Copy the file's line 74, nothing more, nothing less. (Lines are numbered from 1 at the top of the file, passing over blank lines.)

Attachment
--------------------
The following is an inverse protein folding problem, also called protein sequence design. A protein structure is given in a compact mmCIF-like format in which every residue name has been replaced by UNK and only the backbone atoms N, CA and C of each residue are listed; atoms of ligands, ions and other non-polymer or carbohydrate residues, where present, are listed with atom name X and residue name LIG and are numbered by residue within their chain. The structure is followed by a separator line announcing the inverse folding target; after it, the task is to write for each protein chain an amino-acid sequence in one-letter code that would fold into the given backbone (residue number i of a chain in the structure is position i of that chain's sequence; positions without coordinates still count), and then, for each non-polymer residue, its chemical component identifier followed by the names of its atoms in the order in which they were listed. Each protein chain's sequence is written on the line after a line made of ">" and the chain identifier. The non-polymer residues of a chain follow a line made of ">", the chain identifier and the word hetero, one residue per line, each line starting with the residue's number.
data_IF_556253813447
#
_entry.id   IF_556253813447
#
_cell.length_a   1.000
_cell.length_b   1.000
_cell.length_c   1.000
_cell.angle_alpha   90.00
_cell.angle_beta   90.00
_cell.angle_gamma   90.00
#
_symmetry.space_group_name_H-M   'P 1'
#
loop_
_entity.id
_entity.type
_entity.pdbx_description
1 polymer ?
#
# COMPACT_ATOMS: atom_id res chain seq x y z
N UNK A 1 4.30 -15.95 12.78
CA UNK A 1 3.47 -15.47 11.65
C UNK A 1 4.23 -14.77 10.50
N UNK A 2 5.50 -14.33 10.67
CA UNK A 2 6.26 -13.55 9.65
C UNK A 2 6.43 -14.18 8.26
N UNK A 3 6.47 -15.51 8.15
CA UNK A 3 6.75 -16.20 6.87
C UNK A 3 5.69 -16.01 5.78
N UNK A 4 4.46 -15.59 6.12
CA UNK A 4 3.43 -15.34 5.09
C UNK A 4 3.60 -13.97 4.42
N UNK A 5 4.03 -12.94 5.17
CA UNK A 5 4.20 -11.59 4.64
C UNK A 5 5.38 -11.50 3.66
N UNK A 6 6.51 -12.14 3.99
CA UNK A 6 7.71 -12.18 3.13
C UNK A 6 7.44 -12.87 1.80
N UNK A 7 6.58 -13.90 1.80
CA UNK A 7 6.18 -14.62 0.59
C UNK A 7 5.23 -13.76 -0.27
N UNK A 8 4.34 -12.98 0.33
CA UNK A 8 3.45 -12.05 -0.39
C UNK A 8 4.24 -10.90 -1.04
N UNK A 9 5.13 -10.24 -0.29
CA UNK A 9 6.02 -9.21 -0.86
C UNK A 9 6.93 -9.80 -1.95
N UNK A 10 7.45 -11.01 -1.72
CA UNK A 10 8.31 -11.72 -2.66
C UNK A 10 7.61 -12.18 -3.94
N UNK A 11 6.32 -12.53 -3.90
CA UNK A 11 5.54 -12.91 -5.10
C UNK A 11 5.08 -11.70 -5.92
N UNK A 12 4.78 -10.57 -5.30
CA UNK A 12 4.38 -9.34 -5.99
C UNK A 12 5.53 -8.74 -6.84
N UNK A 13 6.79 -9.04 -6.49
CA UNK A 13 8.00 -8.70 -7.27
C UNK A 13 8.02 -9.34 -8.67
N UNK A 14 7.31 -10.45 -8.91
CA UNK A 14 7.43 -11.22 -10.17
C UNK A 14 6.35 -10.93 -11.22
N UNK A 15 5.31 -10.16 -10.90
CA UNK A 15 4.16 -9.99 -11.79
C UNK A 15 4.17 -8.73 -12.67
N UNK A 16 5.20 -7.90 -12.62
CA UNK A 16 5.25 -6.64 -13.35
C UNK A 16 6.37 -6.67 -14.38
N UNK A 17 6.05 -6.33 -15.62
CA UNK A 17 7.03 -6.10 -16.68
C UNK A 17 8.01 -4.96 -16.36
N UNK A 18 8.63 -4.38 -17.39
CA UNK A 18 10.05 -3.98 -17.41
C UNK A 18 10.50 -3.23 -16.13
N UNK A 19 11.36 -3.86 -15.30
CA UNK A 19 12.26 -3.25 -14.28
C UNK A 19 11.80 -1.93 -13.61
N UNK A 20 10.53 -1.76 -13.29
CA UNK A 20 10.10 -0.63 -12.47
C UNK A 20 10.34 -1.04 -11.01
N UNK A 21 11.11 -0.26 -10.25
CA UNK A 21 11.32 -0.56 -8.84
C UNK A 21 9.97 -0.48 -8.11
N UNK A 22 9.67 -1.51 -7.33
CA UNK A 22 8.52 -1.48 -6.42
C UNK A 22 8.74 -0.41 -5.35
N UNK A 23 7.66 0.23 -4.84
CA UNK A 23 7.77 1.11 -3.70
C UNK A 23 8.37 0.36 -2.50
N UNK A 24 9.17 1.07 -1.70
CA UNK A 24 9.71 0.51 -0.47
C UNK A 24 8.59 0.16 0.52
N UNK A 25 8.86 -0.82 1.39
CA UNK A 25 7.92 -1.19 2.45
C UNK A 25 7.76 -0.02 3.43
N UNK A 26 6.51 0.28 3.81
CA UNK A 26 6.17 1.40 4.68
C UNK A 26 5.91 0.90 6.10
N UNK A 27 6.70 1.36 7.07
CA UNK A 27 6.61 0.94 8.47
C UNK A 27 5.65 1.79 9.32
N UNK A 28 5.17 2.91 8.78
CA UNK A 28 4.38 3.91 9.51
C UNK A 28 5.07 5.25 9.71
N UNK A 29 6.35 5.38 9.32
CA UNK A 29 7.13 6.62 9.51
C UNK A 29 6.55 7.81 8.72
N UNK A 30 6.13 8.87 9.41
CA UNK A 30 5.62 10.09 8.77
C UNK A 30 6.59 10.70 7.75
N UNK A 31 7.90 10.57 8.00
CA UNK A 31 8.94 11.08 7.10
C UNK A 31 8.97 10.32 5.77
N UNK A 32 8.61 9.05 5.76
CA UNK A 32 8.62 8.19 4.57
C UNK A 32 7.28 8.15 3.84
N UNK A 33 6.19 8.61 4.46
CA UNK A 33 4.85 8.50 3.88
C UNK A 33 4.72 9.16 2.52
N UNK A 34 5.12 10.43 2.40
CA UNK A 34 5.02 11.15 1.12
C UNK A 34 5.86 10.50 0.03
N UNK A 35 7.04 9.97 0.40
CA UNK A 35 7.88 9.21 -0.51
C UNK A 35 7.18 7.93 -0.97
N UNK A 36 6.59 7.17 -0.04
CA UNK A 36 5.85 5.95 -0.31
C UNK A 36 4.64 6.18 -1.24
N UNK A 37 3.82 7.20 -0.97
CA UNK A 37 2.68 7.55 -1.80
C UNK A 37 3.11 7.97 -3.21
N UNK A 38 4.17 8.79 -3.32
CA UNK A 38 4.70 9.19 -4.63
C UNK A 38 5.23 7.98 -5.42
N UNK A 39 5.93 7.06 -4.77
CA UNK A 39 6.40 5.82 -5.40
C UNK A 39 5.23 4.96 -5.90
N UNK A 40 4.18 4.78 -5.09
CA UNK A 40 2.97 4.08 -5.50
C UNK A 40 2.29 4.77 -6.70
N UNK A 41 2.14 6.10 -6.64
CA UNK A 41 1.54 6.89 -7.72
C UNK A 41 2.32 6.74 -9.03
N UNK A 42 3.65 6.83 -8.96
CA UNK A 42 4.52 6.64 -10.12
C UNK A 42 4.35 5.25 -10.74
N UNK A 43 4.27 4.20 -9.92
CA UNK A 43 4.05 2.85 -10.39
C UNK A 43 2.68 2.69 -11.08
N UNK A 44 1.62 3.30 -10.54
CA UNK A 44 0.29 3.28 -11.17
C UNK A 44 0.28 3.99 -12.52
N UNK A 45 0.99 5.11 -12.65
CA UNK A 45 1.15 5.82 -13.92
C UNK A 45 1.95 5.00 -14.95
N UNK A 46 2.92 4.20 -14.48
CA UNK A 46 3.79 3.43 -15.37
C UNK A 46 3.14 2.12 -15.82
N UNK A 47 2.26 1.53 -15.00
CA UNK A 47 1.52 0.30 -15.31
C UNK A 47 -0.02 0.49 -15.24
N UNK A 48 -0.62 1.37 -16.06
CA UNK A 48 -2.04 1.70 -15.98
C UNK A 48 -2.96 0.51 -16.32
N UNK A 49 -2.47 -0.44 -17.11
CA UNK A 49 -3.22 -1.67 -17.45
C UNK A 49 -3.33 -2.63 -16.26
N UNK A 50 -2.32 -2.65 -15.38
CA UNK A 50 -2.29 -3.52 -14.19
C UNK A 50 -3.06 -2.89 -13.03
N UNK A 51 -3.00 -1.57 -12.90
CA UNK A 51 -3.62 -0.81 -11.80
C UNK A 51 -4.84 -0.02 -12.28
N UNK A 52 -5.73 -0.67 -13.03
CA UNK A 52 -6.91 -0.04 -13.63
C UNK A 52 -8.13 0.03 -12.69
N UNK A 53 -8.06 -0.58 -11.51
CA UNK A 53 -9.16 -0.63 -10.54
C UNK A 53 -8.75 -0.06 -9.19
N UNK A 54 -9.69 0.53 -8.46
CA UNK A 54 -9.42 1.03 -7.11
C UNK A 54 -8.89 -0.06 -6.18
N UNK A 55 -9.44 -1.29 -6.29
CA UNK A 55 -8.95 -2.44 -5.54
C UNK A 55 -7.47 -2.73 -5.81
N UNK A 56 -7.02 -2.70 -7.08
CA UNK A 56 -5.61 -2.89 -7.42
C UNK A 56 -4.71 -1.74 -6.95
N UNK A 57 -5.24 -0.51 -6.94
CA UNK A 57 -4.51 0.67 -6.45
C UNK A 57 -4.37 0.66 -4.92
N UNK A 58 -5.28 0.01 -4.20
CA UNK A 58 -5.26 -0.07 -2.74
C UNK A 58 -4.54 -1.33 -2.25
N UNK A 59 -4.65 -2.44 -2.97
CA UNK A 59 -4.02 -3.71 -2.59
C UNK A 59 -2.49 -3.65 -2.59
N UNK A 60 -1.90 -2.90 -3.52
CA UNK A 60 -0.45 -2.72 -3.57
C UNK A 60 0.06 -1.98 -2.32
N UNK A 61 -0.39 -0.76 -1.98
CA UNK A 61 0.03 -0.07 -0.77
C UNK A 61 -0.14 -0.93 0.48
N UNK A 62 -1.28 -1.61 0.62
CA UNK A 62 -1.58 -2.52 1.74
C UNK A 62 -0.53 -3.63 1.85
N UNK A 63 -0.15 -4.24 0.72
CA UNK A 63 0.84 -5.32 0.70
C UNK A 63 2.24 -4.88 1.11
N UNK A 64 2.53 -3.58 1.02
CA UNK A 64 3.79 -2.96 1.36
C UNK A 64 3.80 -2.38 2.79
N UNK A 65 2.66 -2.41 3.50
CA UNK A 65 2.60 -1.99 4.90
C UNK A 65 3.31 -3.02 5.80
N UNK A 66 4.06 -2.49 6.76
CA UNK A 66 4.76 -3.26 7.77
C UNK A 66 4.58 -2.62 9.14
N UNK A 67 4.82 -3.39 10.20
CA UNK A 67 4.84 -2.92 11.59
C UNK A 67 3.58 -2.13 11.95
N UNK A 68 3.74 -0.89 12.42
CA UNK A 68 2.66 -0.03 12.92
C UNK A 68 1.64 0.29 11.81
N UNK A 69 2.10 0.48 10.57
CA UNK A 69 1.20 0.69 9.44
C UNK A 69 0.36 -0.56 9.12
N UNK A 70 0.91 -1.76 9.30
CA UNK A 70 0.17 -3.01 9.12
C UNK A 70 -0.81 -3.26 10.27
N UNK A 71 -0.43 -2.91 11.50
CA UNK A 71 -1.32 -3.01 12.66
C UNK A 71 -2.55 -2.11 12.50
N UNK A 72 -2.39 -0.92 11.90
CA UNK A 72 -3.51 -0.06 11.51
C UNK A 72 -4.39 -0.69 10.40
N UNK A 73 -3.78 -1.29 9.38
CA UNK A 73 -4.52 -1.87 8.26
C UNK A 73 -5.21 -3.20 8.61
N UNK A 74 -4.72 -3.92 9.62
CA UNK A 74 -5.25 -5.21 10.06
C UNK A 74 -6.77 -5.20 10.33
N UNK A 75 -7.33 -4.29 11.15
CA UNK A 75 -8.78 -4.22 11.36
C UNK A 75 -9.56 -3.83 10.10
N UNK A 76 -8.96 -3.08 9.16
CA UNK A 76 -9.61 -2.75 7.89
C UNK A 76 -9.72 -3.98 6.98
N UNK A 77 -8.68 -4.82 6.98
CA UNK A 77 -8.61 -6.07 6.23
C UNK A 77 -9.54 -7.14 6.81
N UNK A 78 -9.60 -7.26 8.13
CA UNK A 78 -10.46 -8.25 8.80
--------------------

CA UNK A 18 10.05 -3.98 -17.41